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Thompson on Hollywood

Jackson's Lovely Bones Trailer

Jackson's Lovely Bones Trailer
A while back, DreamWorks showed me some footage from Fran Walsh & Philippa Boyens and Peter Jackson's adaptation of Alice Sebold's bestseller The Lovely Bones ; I was knocked out by what I saw. The film looked strong, different, unusual. The images popped. Saoirse Ronin (Atonement) plays the 14-year-old girl who is murdered in 1973 and watches her family from "the inbetween."
  • By Anne Thompson
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  • August 5, 2009 4:14 AM
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  • 2 Comments

Kathryn Bigelow Talks Hurt Locker

Kathryn Bigelow Talks Hurt Locker
Summit picked up Kathryn Bigelow's riveting, intense Iraq thriller The Hurt Locker out of Toronto, where I interviewed the director at the start of her long road to the Oscars (below). Jeremy Renner breaks out with this movie, which drew raves when it opened June 26 in limited release. Finally, The Hurt Locker didn't need ten best picture slots this year: the movie overcame considerable obstacles en route to landing on many critics' ten-best lists and winning one award after another.
  • By Anne Thompson
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  • July 30, 2009 8:22 AM
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  • 1 Comment

An Education Poised for Awards Contention

Lone Scherfig and Nick Hornby's An Education emerged from Sundance as a serious awards contender. Anyone who saw the film there witnessed a remarkable debut: Carey Mulligan boasts Audrey Hepburn-style class, charisma and smarts. In the film, she's well-cast as a sharp and sexy 60s high schooler bursting to break out into the bigger world. Peter Sarsgaard (with an impeccable British accent) is the older rake who gives her what she wants and steals her innocence in the bargain. Sony Pictures Classics should steer this picture to critical praise and major awards.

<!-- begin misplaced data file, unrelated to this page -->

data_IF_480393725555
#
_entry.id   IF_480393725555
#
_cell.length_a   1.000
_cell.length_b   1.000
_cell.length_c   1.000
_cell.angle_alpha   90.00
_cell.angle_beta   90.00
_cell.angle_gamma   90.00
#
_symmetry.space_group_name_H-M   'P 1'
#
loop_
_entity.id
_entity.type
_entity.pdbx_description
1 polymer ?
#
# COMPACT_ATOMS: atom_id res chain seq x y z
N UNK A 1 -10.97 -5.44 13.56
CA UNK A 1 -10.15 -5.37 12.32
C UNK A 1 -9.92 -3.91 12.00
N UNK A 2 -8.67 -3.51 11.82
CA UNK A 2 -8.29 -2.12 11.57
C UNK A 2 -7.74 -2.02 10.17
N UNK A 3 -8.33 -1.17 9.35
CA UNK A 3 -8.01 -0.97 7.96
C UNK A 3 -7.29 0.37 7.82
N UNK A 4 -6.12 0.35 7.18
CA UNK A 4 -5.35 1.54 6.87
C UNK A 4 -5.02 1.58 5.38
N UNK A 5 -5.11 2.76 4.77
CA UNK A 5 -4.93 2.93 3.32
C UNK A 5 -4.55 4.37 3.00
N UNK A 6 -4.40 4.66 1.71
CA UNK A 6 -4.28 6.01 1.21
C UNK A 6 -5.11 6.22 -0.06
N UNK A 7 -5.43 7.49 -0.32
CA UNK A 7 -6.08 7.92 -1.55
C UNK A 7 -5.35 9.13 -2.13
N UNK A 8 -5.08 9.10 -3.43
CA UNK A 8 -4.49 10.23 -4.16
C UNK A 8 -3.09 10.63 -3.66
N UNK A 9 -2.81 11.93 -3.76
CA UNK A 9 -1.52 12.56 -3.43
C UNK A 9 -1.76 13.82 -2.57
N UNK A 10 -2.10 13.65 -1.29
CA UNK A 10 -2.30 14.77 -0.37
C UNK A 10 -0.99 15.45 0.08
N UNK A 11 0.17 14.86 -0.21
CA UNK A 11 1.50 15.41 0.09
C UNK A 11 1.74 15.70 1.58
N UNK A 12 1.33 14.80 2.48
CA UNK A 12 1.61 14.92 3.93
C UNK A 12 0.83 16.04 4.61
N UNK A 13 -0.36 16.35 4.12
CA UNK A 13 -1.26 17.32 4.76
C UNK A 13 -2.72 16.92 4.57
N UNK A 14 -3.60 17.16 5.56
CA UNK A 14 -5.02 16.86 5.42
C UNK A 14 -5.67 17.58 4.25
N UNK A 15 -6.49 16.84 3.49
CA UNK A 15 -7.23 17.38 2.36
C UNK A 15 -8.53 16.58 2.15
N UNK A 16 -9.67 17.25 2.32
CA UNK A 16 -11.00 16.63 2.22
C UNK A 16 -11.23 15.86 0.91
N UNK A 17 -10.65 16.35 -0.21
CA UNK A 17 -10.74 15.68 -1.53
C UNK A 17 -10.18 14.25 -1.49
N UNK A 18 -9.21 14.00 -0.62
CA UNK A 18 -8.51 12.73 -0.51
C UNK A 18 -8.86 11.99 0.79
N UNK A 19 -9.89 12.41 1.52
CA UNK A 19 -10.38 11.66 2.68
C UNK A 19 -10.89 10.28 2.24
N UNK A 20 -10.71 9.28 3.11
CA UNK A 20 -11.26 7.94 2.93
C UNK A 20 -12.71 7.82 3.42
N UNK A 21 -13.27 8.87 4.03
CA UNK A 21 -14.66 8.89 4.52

• By Anne Thompson
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  • July 30, 2009 1:21 AM
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Poster Watch: Bright Star Heads Into Awards Season

Here's the new poster for Jane Campion's Bright Star, which will follow its strong Cannes debut with likely September fest appearances in Telluride and Toronto. Bob Berney's soon-to-be-named new combine with River Road's Bill Pohlad will launch with this high-brow literary romance. The poster seems designed to showcase the film's gorgeous young lovers (Abbie Cornish and Ben Whishaw play Fannie Brawne and John Keats) in a contemporary way, without the usual ivy trellised period look. What do you think?
  • By Anne Thompson
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  • July 17, 2009 7:03 AM
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  • 0 Comments

Grey Gardens Blurs Lines Between Cable Movies and First-Run

These days, many of the people who aren't interested in what's playing at the multiplex are checking out the new movie opening on HBO instead. Hollywood only has itself to blame. Ignore the adult audience and they'll get out of the moviegoing habit, rent DVDs and subscribe to HBO. This weekend many folks watched the opening of Grey Gardens, starring movie stars Jessica Lange and Drew Barrymore (both strong Emmy contenders for Big and Little Edie) instead of going out to see new movie State of Play (which earned a barely respectable 63% on Metacritic to Grey Garden's 77). There was a time when Grey Gardens would have been a theatrical release. Now it's an HBO film--reviewed by the Two Bens on At the Movies: